Cost #3: Capital
Capital is all of the equipment, materials, and money (outside of wages and rent) required to run a business. Smith explains that capital is typically lent to businesses for a profit. Therefore, the natural price of the good will include not only the cost of the capital itself but also the profit of the investor.
When the supply of capital exceeds the demand, capital lenders will have to lower their profit margins to compete with each other. When the demand for capital exceeds the supply, businesses will compete with each other for investment and therefore capital lenders will be able to raise their profits.
Smith identifies three key factors that influence the markets for capital.
- Risk to the investor: The cost capital adds to the natural price will change from industry to industry depending on the risk to the investor.
- Profit on capital: The cost of capital is also going to be influenced by the profit gained by the investor who lends out their capital. Much like labor, the profits of capital are impacted by a nation’s overall economic growth. However, Smith explains that they have the exact inverse relationship.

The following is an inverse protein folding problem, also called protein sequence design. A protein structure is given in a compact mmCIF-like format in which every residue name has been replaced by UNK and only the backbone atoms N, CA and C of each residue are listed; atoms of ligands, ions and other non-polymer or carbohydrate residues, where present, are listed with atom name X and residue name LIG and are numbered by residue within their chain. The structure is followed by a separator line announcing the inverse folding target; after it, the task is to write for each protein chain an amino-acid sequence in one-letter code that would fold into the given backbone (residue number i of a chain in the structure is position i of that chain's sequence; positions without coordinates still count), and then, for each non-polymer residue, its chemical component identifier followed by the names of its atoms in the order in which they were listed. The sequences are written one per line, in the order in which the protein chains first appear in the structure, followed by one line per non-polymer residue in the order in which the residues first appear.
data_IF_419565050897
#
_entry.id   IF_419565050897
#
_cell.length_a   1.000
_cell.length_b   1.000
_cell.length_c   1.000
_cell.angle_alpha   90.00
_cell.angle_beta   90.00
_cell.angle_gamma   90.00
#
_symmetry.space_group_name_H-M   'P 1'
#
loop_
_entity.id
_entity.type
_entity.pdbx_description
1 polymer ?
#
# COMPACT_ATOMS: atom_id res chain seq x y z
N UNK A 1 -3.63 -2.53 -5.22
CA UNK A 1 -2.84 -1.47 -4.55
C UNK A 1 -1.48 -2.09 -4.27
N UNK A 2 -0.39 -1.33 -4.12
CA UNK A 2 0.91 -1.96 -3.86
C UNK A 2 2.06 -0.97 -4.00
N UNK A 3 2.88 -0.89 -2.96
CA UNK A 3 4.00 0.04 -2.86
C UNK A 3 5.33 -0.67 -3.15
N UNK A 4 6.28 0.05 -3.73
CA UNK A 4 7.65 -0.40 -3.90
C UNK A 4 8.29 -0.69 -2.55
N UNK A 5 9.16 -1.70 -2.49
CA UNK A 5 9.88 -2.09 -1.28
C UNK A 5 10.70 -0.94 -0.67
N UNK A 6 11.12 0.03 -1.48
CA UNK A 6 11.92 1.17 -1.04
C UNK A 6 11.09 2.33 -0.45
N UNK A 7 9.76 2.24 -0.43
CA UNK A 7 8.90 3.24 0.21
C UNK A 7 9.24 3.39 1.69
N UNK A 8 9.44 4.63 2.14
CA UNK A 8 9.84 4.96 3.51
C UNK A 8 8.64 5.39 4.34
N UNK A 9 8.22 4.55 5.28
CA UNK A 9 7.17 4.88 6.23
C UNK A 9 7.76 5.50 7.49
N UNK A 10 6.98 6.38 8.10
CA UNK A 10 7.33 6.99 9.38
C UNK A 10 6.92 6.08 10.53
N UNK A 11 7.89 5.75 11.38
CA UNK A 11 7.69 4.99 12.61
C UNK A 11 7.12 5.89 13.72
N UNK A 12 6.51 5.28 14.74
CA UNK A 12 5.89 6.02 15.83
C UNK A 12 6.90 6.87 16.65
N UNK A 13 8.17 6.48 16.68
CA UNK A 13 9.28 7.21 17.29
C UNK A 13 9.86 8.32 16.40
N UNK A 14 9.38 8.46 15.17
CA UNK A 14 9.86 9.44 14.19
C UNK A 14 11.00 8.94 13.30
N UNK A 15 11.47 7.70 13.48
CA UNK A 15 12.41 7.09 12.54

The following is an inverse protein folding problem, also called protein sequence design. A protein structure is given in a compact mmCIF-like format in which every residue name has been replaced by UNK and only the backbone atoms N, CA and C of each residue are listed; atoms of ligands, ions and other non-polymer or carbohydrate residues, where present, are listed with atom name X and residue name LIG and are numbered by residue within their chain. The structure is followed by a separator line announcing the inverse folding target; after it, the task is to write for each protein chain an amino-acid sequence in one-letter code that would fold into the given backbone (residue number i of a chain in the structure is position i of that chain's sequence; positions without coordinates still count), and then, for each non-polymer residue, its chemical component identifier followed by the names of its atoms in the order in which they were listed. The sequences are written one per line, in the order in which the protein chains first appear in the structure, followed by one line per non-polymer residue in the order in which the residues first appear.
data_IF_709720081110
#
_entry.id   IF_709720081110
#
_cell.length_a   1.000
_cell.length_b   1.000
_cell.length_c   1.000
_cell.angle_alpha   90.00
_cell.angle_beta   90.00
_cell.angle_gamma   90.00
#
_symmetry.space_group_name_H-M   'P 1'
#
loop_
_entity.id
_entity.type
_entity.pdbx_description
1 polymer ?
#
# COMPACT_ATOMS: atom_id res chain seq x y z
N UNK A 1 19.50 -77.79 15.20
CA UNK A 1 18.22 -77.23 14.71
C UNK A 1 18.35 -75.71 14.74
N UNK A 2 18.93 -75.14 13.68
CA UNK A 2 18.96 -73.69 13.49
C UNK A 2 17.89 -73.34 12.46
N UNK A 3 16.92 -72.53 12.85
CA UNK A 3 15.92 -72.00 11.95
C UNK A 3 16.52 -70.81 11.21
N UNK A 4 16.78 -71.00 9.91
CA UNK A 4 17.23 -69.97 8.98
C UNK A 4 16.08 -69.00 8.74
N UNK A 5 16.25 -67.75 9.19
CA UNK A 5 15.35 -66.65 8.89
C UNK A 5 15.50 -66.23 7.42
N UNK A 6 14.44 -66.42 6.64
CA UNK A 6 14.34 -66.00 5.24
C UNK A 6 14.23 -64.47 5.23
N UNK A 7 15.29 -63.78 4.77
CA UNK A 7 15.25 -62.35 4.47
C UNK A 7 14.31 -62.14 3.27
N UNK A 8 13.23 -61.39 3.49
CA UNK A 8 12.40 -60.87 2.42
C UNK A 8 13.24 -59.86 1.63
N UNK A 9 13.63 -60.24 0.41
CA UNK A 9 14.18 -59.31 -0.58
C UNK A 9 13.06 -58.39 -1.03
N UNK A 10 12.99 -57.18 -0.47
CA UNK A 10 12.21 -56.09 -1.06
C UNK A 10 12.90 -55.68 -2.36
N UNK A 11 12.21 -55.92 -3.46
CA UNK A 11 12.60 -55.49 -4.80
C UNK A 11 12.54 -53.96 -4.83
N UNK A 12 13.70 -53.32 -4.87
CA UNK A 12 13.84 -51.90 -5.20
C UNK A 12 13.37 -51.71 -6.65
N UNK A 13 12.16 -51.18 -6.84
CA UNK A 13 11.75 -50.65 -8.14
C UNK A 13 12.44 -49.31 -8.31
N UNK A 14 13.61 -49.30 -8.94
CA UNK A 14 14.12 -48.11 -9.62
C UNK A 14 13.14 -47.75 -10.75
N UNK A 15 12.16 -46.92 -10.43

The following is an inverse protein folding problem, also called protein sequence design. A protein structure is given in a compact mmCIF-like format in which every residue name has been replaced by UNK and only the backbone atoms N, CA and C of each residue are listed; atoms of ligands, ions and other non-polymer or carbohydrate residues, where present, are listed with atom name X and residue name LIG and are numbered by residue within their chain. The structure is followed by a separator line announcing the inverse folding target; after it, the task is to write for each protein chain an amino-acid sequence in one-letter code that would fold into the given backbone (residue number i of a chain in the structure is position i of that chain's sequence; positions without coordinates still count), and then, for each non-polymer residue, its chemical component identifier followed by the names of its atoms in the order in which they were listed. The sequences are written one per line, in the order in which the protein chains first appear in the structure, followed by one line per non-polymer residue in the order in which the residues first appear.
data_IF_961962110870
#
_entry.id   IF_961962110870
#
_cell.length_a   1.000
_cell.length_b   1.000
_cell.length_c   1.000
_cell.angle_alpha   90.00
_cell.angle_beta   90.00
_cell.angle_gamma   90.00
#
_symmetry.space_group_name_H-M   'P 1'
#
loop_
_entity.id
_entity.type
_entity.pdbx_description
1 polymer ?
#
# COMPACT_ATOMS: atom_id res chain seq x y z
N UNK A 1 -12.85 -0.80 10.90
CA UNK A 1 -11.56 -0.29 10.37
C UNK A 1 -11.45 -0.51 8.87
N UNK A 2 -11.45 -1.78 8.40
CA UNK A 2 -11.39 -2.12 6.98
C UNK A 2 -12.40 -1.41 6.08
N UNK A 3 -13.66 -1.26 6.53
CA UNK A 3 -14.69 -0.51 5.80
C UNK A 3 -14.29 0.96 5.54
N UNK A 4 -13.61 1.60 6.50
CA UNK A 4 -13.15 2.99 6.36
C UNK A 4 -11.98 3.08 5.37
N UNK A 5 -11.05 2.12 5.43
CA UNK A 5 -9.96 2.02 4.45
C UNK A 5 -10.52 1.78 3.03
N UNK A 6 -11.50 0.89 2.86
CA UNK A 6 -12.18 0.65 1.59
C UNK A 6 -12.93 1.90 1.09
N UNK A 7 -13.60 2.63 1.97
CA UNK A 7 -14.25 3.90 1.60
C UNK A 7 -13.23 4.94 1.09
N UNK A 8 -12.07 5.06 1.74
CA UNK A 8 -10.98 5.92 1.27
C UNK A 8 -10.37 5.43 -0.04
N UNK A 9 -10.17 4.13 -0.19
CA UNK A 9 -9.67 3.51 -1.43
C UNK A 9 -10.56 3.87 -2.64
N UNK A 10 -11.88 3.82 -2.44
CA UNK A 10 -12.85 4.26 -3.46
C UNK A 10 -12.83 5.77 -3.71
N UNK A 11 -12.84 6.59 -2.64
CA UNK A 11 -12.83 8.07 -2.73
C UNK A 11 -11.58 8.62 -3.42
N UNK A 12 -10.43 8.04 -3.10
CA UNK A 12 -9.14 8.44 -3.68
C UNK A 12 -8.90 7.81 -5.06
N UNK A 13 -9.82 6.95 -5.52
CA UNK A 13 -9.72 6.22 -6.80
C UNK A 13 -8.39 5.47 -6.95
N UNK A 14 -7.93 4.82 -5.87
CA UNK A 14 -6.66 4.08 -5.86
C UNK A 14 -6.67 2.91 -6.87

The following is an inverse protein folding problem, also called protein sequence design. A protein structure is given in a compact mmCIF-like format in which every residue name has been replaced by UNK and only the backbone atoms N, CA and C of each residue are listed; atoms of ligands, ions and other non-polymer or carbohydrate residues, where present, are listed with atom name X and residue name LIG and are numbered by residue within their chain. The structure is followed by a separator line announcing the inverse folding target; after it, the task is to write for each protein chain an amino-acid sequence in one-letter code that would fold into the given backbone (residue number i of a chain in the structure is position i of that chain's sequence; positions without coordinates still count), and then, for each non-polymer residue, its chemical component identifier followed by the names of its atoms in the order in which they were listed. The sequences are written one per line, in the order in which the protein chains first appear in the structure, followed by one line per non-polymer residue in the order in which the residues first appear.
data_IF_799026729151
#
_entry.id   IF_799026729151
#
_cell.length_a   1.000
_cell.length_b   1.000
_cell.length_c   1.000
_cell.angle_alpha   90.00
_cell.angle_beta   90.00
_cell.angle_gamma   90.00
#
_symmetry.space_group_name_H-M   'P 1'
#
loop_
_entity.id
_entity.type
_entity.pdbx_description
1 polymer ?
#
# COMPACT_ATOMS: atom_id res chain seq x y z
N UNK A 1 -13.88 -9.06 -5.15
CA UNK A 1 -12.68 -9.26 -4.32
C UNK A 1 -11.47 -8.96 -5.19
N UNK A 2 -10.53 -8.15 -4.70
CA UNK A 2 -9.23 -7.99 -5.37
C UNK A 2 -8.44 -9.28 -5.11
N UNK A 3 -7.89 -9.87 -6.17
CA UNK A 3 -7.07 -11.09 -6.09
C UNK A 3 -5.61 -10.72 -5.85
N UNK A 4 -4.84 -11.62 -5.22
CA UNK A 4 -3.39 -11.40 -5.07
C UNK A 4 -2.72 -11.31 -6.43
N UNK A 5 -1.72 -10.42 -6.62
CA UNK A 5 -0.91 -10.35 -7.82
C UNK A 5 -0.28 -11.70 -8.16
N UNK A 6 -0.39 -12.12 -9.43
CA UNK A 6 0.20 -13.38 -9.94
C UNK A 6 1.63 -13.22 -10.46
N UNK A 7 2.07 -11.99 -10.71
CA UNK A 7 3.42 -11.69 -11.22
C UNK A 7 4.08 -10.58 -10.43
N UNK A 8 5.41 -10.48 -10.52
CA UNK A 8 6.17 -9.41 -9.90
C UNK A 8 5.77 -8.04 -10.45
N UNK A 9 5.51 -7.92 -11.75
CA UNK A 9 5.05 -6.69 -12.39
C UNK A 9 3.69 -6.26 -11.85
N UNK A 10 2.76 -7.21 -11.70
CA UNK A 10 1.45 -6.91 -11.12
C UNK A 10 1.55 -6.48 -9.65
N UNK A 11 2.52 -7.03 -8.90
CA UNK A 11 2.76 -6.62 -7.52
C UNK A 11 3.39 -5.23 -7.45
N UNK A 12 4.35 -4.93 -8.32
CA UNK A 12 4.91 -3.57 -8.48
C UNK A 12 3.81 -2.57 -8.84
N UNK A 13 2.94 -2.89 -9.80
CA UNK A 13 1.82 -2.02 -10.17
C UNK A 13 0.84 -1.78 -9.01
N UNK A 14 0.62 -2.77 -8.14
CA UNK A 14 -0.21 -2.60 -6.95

- Changes in supply chains: Any change in the price of supplies or equipment will find its way into the natural price of goods.
Part 5: How Capital Grows a Nation’s Wealth
Lending capital for profit plays an essential role in growing the wealth of nations. Smith identifies two main reasons.
Reason #1: Capital Naturally Seeks Productive Labor
Smith first contends that capital naturally seeks productive labor: labor that can generate surplus goods. Surplus goods add to a nation’s overall wealth because they enter a nation’s overall supply of circulating capital.
Smith suggests that, when capital lenders are free to pursue their self-interest, they’ll naturally direct their wealth towards productive labor—which strengthens the nation’s economy and produces national wealth. This is because work that generates surplus goods can create greater profit than work that does not.